Conclusion: “Declaration Descendants”

53From the “Root for Your Roots” campaign onward, this paper has traced discourses of choice, race, and neoliberal subjectivity in the video-advertising of DNA ancestry’s largest US companies. What emerges is a body of texts that refract racial identification through the logics of the marketplace: romanticizing genetic mixture, individualizing political pasts, and capitalizing on the resultant depoliticized not-quite-white and mixed-race identities as conduits for further consumption. In sum, this liquid-genealogical marketing presents racialized histories as a means for the cultivation of individual cultural capital—a discourse that reflects and contributes to broader societal dynamics of individualization, neoliberal multiculturalism, and injured identity politics. By identifying the specifics of these adverts and situating them within political/cultural theory, this study has added one small piece to a growing body of work that together demonstrates the industry’s immense sociopolitical significance.

54I would like to end with a brief reflection on one last advert—one that both supports and complicates my argument by containing an unintentional glimmer of self-critique, leaving the door ajar for more subversive political interpretation. In’s July Fourth advert from 2017, “Declaration Descendants”, around thirty racially diverse individuals gather in a room to recreate John Trumbull’s famous painting of the signing of the Declaration of Independence. As they assemble, in the solemn atmosphere of a congregation, they take turns to read aloud iconic lines from the Declaration. At the end, they all turn to look at the camera as words appear on the screen: “Everyone we’ve assembled here is descended from a signer of the Declaration of Independence.” This pronouncement is then followed by the now-familiar slogan, “Unlock your past. Inspire your future” (fig.6).

Figure 6: Declaration Descendants: July 4th. 2017 Social Media Ad.

55One reading of this advert echoes many of the troubled tropes analyzed above: the idealized union of the multicultural nation through the figure of the mixed-race individual; the redemptive teleology of history arcing toward racial transcendence; the co-option of politics and identity as marketing fodder. Indeed, the commercial’s official backstory on’s website confirms this reading, describing the advertisers’ intention “to reveal the truth of [the descendants’] lineage in a beautiful and uplifting way—and inspire a sense of pride in who we are as nation,” as well as, presumably, to inspire purchases.

56Yet, the descendants’ silent stares at each other and toward the camera, their awkwardly staged postures, and the darkly trembling music in the background all unsettle this simplistically sentimentalized version of US history. Is this gathering a redemption, or is it a reckoning? The ghosts of Thomas Jefferson and Sally Hemings—the enslaved woman whose children he fathered, a line of descent that was the subject of one of the earliest (and very controversial) applications of DNA ancestry testing (Palmié)—haunt this scene, emblems of the fraught colonial relations behind an unaddressed US past and present. The hypocrisy of the Declaration both then and now; the simultaneous presence and distance of these Americans stiffly posing together for an advert; the defiant confrontation that creeps into their looks and silences—through these fissions we can refuse a depoliticization of this moment. Rather than accepting the advert’s invitation to enact our patriotic consumer-citizenship by purchasing a DNA test, we might ask different questions: What other meanings can we read into the instructions to “Unlock our past” and “Inspire our future”? How else might we learn about, narrate, and mobilize knowledge of our ancestries? As with any hegemonic text, DNA ancestry advertising contains within itself fractures and alienations through which we can make space for resistant readings.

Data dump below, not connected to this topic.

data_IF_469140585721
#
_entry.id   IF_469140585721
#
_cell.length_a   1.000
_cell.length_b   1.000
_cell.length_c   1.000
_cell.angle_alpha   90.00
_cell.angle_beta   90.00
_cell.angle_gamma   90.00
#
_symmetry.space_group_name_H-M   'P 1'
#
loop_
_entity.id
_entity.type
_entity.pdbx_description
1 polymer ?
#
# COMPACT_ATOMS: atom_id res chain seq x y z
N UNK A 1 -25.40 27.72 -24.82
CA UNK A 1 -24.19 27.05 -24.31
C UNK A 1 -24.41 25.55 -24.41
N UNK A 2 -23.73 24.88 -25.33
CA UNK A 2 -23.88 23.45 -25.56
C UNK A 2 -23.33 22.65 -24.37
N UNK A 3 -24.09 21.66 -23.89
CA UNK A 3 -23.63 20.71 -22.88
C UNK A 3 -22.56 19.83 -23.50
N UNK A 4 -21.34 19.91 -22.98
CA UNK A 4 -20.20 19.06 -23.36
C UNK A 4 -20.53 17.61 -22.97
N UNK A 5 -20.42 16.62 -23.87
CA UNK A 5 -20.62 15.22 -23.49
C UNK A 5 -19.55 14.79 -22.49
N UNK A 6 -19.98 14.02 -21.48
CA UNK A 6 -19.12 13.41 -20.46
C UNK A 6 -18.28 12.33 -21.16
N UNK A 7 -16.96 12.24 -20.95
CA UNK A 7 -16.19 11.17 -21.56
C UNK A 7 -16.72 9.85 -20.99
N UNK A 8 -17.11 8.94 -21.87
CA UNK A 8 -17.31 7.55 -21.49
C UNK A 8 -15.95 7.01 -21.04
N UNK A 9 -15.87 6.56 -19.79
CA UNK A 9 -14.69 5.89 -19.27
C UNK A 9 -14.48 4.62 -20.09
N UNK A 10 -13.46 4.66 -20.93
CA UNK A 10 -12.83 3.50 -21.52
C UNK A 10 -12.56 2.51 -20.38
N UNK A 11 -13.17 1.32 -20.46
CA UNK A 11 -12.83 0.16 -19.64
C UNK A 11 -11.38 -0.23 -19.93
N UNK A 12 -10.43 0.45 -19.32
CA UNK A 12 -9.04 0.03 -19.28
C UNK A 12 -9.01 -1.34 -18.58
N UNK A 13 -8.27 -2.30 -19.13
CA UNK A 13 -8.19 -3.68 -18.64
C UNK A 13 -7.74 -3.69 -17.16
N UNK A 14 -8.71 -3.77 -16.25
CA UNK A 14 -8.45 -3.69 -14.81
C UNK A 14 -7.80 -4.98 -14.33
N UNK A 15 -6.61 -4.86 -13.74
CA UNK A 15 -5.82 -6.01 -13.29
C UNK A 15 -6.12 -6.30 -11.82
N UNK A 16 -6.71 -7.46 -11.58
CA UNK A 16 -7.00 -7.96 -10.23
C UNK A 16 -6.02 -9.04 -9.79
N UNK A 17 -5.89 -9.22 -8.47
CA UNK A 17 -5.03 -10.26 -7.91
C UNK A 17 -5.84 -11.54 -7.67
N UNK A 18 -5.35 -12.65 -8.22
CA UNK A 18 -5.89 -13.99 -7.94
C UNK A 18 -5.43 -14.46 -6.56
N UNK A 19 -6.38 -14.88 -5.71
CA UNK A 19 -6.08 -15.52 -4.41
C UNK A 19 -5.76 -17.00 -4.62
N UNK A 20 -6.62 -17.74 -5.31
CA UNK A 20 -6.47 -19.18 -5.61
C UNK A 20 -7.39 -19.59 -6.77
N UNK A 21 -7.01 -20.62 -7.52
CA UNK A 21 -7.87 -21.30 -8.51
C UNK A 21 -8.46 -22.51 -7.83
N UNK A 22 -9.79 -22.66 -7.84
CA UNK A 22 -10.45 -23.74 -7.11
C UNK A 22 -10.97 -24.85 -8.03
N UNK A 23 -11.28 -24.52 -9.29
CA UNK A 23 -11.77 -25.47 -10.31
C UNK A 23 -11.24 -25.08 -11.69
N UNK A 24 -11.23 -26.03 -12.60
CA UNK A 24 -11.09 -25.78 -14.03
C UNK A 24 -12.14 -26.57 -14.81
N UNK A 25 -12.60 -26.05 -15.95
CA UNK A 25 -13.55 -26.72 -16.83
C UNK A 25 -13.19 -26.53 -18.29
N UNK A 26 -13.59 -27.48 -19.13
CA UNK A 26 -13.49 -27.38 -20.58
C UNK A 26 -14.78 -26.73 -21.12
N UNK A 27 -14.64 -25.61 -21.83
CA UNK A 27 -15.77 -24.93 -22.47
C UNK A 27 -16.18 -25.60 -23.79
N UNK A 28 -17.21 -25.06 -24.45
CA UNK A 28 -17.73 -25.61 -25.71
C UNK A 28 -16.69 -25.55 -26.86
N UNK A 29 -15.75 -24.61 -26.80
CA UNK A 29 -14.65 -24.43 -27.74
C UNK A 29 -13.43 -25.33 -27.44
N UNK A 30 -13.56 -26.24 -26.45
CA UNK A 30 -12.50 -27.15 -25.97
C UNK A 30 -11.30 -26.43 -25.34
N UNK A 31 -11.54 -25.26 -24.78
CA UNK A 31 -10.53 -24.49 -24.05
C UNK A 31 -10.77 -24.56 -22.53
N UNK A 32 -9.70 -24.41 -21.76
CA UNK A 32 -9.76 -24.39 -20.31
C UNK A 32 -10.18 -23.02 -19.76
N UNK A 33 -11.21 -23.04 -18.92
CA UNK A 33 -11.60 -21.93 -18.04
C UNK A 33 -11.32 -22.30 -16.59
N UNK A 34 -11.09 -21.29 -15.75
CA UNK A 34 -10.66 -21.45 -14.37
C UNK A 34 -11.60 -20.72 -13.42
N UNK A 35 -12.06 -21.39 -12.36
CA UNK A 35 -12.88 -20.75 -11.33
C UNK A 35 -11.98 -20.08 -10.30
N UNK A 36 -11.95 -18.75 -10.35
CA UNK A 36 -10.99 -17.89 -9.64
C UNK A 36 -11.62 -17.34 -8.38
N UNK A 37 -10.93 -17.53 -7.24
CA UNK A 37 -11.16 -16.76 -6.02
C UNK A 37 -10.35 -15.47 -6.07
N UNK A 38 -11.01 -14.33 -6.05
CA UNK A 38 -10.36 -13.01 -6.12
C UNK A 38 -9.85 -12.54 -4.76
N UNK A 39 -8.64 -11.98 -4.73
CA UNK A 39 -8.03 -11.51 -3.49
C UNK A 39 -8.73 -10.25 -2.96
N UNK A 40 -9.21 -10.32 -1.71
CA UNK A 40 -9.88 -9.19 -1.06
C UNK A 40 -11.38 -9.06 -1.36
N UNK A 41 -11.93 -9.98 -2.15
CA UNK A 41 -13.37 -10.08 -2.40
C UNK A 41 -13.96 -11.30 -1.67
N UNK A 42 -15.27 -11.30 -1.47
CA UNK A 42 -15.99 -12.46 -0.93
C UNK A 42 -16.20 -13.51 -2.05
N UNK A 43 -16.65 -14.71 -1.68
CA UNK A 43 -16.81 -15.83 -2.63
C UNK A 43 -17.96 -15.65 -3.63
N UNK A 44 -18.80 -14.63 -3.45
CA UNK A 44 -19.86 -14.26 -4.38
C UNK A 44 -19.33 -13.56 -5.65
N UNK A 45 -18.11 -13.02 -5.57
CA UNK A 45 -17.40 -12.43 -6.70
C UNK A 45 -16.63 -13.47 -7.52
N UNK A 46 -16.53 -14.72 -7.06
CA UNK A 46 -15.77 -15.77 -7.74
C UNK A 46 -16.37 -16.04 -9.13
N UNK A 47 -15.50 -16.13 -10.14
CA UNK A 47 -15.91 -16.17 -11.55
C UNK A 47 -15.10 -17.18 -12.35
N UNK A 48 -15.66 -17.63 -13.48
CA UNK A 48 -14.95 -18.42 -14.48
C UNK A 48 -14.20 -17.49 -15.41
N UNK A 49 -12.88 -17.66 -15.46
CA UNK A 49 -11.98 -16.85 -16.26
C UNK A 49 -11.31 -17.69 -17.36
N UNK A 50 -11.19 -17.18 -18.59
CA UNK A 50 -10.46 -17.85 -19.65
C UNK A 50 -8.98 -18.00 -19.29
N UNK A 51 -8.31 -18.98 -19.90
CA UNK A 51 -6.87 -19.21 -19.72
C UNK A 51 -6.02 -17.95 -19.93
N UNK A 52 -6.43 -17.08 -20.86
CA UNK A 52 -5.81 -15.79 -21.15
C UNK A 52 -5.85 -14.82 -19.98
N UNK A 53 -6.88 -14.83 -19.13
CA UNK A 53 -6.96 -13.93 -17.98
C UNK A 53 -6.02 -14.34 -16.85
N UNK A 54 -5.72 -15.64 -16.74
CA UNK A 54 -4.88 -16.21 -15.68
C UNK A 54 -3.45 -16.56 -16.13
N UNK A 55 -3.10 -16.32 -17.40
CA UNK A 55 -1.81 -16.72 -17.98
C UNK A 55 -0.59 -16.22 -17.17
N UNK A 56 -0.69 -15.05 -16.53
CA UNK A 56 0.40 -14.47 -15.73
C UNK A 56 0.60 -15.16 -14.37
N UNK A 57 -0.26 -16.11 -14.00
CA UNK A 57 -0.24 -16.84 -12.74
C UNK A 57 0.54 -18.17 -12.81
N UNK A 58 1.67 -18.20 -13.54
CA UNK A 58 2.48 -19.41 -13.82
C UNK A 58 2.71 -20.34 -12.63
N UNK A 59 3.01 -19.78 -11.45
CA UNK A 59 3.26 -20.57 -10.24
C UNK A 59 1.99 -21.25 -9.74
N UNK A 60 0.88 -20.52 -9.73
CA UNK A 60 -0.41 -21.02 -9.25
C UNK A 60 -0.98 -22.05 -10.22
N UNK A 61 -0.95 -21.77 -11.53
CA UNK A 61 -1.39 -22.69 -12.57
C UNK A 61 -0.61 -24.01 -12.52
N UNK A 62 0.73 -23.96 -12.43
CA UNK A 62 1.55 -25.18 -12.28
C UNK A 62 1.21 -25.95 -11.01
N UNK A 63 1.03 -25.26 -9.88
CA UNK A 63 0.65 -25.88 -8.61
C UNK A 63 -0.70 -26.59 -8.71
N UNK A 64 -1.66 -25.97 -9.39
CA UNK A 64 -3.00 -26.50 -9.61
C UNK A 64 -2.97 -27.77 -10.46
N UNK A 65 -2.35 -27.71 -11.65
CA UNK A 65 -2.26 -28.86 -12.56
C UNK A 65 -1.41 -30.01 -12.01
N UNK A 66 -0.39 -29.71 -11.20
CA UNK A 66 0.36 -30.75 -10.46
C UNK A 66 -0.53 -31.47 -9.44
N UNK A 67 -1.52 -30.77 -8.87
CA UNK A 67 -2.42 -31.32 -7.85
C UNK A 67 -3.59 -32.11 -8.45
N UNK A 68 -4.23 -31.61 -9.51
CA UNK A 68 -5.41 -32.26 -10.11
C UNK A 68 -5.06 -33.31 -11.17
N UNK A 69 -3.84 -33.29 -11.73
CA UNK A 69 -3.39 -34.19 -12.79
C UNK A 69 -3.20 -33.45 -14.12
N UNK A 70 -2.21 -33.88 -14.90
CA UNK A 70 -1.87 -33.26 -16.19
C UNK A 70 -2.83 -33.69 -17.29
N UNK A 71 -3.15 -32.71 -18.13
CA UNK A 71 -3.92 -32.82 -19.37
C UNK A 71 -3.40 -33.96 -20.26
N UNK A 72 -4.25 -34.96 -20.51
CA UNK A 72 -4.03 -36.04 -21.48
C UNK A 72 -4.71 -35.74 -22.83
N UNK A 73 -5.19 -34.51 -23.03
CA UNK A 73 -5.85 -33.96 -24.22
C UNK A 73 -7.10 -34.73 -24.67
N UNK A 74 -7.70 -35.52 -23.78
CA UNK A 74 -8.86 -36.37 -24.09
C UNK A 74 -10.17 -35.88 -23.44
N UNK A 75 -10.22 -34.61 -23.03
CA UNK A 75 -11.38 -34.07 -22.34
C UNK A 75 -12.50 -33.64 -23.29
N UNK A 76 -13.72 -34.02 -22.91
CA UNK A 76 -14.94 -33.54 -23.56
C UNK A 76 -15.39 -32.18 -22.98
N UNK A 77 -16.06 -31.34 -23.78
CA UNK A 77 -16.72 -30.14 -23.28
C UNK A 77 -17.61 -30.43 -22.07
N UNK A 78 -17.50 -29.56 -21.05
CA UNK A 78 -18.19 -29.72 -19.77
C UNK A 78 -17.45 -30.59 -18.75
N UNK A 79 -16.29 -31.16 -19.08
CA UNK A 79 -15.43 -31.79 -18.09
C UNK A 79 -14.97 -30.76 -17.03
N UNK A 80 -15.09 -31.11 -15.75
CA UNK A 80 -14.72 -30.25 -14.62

[1] I am grateful to the SOAS Master’s Scholarship Fund for supporting this research. Special thanks to Naomi Leite, Hovsep Markarian, Jana Cattien, and Clay Wilwol. 

[2] E.g. choice/essence (Abu El-Haj; Comaroff and Comaroff); discovery/constraint (Nash); shopping/inheritance (Halter). I am also indebted to Naomi Leite’s exposition of the choice/compulsion dialectic.

[3] Importantly, this is not true of the whole industry—companies that explicitly appeal to particular ancestral groups, like African Ancestry, often emphasize the specificity with which they will pinpoint a single ethno-geographical region (see e.g. “African Ancestry TESTimonials“; “Do You Know“. However, 23andMe and generally avoid such narratives.

[4] The power dynamics of this are more or less the inverse of the politics of “passing,” in which an individual is constructed as attempting to conceal their Othered ancestry to escape its socioeconomic stigma. It is beyond the scope of this paper to unpack this in detail, but for further discussion see Hobbs; Dawkins.

[5] South Park’s spoof DNA ancestry commercial is a spot-on parody of this, inviting white consumers to discover their percentage of “victimhood.”

[6] Although, as the case of Elizabeth Warren shows, the success of this discourse in its public reception is highly contextual and is not guaranteed.

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Emma Jacobs is a postgraduate student in the Cultural Studies department at the School of Oriental and African Studies, University of London (SOAS). Her work has been published in the English Academy Review, Constellations, and Brief Encounters, among others.

Suggested Citation

Jacobs, Emma. “Liquid Genealogy: Choice, Race, and Neoliberal Subjectivity in DNA Ancestry Advertising.” ASJ Occasional Papers 17 (2020). Web. 19 Oct 2020.